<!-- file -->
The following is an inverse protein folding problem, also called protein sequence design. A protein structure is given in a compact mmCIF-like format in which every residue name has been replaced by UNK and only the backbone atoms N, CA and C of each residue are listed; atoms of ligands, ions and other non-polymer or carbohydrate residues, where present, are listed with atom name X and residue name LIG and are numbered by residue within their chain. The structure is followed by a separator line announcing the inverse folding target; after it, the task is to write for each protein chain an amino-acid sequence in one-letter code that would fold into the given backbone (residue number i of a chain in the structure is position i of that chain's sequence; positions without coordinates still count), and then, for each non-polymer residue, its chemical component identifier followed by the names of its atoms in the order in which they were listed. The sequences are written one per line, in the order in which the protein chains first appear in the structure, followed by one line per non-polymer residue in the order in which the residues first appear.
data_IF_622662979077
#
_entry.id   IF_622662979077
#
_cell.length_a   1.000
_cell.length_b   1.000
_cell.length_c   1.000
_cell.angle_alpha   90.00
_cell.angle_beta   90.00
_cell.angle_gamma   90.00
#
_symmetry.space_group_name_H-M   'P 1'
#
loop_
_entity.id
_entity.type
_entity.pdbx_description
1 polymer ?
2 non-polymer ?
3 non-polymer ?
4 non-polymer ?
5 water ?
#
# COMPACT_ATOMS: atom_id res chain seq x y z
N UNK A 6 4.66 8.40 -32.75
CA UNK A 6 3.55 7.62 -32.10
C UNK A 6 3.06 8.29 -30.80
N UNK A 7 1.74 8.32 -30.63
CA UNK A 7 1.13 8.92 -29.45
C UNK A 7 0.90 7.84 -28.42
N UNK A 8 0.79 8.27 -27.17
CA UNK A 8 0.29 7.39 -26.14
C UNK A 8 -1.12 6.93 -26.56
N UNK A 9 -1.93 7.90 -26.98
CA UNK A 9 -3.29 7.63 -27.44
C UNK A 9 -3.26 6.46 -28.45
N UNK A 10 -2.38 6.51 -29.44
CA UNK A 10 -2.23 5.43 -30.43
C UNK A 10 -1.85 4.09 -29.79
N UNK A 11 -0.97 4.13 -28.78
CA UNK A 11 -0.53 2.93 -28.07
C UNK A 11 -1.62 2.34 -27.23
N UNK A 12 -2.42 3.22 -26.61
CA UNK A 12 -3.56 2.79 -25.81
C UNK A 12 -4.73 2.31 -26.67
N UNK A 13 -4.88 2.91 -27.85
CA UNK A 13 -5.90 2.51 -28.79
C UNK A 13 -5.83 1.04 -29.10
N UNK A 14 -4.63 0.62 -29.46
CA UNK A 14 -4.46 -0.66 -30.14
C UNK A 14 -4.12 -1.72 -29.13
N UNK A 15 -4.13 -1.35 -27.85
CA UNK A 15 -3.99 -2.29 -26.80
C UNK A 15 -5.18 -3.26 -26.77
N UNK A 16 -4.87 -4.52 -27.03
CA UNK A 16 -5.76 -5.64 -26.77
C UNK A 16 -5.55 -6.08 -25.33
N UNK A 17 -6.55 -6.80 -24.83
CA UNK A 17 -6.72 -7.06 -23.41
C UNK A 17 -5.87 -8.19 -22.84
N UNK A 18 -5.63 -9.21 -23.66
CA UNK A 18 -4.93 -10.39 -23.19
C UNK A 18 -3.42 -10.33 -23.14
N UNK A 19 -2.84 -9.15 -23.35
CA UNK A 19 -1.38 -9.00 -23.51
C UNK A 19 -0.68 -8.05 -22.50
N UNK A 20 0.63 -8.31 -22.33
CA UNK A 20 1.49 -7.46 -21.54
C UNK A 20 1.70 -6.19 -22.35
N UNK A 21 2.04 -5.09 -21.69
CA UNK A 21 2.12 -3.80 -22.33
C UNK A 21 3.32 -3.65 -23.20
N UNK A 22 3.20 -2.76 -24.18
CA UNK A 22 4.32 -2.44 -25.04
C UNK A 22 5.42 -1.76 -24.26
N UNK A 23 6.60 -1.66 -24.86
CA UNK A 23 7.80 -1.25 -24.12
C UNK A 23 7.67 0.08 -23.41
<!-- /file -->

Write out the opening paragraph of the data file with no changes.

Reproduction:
The following is an inverse protein folding problem, also called protein sequence design. A protein structure is given in a compact mmCIF-like format in which every residue name has been replaced by UNK and only the backbone atoms N, CA and C of each residue are listed; atoms of ligands, ions and other non-polymer or carbohydrate residues, where present, are listed with atom name X and residue name LIG and are numbered by residue within their chain. The structure is followed by a separator line announcing the inverse folding target; after it, the task is to write for each protein chain an amino-acid sequence in one-letter code that would fold into the given backbone (residue number i of a chain in the structure is position i of that chain's sequence; positions without coordinates still count), and then, for each non-polymer residue, its chemical component identifier followed by the names of its atoms in the order in which they were listed. The sequences are written one per line, in the order in which the protein chains first appear in the structure, followed by one line per non-polymer residue in the order in which the residues first appear.